The Poetry of Junna Moric

Rodney Patterson, State University of New York at Albany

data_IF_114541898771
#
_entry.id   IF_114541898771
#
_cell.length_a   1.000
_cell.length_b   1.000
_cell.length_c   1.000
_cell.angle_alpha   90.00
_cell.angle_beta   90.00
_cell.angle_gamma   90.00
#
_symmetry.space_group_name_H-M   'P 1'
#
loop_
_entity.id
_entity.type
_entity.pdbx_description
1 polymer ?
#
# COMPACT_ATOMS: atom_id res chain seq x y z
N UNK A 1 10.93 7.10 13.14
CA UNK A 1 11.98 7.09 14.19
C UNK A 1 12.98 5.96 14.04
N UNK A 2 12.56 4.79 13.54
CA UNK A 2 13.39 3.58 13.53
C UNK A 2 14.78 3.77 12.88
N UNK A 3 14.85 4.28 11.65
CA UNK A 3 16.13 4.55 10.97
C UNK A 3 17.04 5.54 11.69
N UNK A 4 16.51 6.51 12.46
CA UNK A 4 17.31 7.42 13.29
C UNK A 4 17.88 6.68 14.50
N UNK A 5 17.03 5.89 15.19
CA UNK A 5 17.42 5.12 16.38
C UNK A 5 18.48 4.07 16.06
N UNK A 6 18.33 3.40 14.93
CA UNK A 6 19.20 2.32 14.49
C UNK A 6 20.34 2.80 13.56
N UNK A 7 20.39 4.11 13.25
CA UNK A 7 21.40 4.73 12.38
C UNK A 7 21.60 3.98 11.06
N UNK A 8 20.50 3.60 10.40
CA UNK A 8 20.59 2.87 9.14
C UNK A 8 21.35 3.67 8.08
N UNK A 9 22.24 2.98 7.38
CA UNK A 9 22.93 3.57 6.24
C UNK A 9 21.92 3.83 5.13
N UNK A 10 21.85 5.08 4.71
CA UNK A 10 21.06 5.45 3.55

Junna Moric's most recent book of poetry (with her own illustrations)--Takim obrazom came out in 2000 and was recognized as a major work. I've known Junna for nearly 25 years and consider her a first-rate poet, much of whose poetry during the Soviet period remained in the drawer. She was a maverick during Soviet times, and a maverick among mavericks (she wouldn't sign the writers' protests about the treatment of Metropol', for instance, though her close friends were involved in it). She wouldn't sign for a number of reasons, some of which she confided in me at the time, but one of them was that she's uncomfortable as part of any group. I know it wasn't a failure of nerve, for I witnessed her public put-down of a Party "protected species" at the Writer's Union during the Metropol' crisis. I'm sure she will always go her very own way. Years ago I also translated some of Junna's poetry (we sat like Il'f and Petrov as I translated--going over every word to be sure that Junna could accept the nuances of the English)--and recited it during her poetry-reading at the State University of New York at Albany. What I would offer in my paper is a study of the present voice and artistic/philosophic preoccupations of one of the pillars of the rebel generation that rose in the 60s, now becoming "seniors."